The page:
World Bulletin / News Desk
Thousands of Buddhist monks marched in Myanmar's two biggest cities on Monday to protest against efforts by the world's biggest Islamic body to help Rohingya Muslims targeted in deadly communal clashes four months ago.
The monks denounced plans by the 57-member Organisation of Islamic Cooperation (OIC) to set up a liaison office in northwest Rakhine state, where violence erupted in June between ethnic Buddhist Rakhines and Rohingyas.
Just hours after the monks dispersed, President Thein Sein's office announced it would not permit an OIC representation in Myanmar. It was not immediately clear if the announcement was linked to the protests or had been planned in advance.
"The government will not allow the opening of an OIC office as it is not in accordance with the desire of people," said a statement posted on its website.
Some carried placards with the words "get out OIC", and "no OIC" and said they would hold demonstrations until the government agreed to their demands.
Despite being one of Asia's most ethnically diverse countries, there is entrenched ill-feeling in Myanmar towards the estimated 800,000 Rohingyas, most of whom live in abject conditions.
Accused of being illegal immigrants and usually referred to as Bengalis because of their South Asian origin, the Rohingyas are not recognised as citizens by Myanmar.
"The OIC is only for Bengalis, not for us," said monk Pyin Nyar Nanda at one of the rallies.
A delegation from the OIC visited Rakhine state last month after several Muslim countries voiced concern about the violence against the Rohingyas, whom the United Nations has described as "virtually friendless".
In a report in August, the New York-based Human Rights Watch said it had found evidence of "state-sponsored persecution and discrimination" against the Rohingyas in the weeks after the violence, claims that the government denied.
While all sides of the political spectrum have called for calm, the issue has become a hot political issue for Nobel laureate and lawmaker Aung San Suu Kyi. She has faced international criticism for failing to speak out in defence of the Rohingyas, who are denied the same rights as Burmese.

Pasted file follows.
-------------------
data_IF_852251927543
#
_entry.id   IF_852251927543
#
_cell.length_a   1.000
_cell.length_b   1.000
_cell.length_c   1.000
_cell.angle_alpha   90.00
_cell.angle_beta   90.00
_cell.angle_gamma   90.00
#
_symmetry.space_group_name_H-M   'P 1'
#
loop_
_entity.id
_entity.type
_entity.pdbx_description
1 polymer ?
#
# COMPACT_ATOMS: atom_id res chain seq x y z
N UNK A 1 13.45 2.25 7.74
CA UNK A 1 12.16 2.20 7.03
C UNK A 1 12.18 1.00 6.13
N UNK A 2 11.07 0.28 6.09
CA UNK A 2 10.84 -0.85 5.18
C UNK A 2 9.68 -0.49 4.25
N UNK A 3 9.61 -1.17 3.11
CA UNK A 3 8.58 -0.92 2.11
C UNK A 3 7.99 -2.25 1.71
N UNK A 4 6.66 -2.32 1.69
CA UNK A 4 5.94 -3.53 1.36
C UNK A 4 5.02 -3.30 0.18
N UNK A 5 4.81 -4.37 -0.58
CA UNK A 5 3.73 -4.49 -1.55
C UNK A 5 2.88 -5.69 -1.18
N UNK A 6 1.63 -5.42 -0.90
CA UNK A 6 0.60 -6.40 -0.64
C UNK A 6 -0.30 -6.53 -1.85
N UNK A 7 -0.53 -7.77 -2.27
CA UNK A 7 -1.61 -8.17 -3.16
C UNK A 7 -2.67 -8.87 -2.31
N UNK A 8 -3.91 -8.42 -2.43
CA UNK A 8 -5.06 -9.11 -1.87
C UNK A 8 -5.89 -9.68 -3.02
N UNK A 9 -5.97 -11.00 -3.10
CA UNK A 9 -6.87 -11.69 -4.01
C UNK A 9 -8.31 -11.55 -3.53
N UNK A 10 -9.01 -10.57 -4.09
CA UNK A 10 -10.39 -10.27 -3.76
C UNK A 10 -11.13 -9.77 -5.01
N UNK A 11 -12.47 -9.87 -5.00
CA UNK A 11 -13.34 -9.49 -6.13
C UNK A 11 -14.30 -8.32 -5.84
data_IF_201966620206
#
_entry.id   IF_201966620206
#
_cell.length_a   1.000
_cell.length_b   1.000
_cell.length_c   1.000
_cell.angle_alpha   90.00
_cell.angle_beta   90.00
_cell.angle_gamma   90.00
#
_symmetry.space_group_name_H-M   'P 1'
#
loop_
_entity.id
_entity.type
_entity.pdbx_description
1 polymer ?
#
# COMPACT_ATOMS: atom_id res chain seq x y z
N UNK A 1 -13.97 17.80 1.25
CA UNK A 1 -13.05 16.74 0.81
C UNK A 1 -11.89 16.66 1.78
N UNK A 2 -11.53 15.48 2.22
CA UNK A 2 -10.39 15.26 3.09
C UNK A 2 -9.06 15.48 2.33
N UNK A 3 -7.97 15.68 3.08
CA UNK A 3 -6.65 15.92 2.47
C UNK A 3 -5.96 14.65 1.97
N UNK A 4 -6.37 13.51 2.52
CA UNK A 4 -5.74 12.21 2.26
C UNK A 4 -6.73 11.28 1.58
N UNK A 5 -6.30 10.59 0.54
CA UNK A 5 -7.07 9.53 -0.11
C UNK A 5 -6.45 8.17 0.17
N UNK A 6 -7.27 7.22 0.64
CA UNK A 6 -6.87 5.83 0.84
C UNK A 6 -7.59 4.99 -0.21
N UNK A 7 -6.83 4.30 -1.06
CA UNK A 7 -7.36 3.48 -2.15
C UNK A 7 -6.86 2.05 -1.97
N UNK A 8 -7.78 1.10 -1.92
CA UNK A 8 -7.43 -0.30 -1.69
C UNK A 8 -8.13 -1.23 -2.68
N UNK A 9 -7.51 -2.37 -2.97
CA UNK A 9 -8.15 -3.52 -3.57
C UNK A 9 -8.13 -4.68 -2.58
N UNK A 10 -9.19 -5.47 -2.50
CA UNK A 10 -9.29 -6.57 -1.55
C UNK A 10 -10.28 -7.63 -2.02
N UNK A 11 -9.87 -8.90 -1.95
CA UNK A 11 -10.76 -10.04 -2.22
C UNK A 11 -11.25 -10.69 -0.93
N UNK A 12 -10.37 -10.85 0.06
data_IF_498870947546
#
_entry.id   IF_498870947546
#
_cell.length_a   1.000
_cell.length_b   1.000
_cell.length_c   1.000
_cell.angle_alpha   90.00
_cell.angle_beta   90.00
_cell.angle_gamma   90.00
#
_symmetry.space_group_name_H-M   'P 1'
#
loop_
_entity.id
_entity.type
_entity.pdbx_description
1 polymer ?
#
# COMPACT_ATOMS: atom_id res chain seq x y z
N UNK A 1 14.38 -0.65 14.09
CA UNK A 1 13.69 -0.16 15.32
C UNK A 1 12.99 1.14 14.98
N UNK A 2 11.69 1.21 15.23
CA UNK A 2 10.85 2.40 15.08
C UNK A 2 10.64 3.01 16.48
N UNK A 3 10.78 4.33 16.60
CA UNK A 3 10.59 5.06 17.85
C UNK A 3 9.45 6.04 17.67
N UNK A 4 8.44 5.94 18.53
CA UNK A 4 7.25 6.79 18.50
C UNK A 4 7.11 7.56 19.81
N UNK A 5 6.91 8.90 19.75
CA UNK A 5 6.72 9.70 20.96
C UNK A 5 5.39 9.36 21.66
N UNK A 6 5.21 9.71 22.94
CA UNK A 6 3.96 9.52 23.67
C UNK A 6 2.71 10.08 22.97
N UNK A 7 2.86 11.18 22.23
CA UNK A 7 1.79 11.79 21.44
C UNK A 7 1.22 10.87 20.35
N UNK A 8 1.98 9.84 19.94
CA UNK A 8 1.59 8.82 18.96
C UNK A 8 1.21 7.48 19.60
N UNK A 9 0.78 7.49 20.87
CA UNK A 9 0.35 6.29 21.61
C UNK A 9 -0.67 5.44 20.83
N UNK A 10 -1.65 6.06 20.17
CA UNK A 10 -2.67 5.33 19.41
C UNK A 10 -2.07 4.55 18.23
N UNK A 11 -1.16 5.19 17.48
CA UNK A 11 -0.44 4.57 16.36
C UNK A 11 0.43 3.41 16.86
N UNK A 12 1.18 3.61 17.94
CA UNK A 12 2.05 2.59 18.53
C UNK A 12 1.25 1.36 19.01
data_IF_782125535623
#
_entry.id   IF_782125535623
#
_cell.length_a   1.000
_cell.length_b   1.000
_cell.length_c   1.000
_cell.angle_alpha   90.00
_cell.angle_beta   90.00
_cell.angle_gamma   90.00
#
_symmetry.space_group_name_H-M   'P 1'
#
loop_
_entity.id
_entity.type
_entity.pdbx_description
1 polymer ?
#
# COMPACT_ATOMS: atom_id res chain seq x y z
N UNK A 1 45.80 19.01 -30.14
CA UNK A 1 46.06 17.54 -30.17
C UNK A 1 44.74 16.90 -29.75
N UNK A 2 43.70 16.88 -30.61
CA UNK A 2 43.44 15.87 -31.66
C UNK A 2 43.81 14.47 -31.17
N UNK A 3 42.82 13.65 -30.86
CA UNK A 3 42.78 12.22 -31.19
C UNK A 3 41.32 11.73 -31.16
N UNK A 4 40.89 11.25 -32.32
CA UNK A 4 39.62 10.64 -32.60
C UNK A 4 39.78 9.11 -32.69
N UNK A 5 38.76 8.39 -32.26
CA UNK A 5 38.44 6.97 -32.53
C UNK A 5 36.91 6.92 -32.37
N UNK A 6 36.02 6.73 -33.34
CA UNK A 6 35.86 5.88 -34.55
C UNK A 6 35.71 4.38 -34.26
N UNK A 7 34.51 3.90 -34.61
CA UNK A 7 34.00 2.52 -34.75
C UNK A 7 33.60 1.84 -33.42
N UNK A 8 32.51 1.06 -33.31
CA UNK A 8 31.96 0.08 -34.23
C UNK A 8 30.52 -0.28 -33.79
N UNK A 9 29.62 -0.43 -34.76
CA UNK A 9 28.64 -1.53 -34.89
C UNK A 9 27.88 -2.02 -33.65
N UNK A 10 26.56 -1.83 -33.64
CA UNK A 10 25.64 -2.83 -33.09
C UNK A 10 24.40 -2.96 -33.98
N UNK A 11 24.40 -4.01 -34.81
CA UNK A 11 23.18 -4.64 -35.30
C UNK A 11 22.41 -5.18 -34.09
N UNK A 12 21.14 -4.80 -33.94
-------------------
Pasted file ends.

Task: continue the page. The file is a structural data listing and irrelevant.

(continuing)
During the trouble, many Rohingyas tried to flee in rickety boats to neighbouring Bangladesh, which also refuses to recognise them. Most were turned back by security forces.
The government had earlier indicated it would consider allowing the OIC to open a temporary office in the Rakhine capital, Sittwe, where aid groups and journalists say the two communities remain deeply divided.
A nationality row has sparked a row after a Kashmiri leader refused to identify himself as Indian. Kashmiri leader Syed Ali Shah Geelani must declare he is Indian to receive passport.
The UN envoy has called for transparent and accountability on draft law which NGOs say might stifle freedom of expression and association.
The Thai junta have arrested opposition activists on the anniversary of the coup last year. For the Thai people, criticizing the regime is out of the question: any political gathering of more than five people could lead to imprisonment.
Unofficial armed groups are being recruited by NATO and the Afghan government in Kunduz.
Jayalalithaa Jayaram is set to return as chief minister to Tamil Nadu after she was acquitted by the Karnatka High Court this month
The western Myanmar state of Rakhine said the boat was from Thailand and the plan was to send the migrants back.
The orphaned girls of Kashmir's Gulshan-e-Banaat receive support and education but are anxious about future.
China has labelled US overflight actions as irresponsible and dangerous, after it was ordered a number of times to "go away".
US President Barack Obama has announced his decision to upgrade Tunisa's NATO status.
The AIIB Bank set up by China is expected to be operational by the end of the year.
The Turkish government has sent Turkish military ships to reach the Rohingya Muslims stranded off Thailand and Malaysia
Afghan president announces defense minister nomination after months of debate and delay
PM presents plan to become developed country with per capita income of $15,000, and middle class population of 45 percent.
The Chinese navy warned a US surveillance plane to leave the disputed south China sea area.
Thousands of Arakan refugees have left lives in Bangladeshi camps in search of opportunities in Malaysia.
The South Korean President has elected justice minister Hwang Kyo-ahn as new prime minister.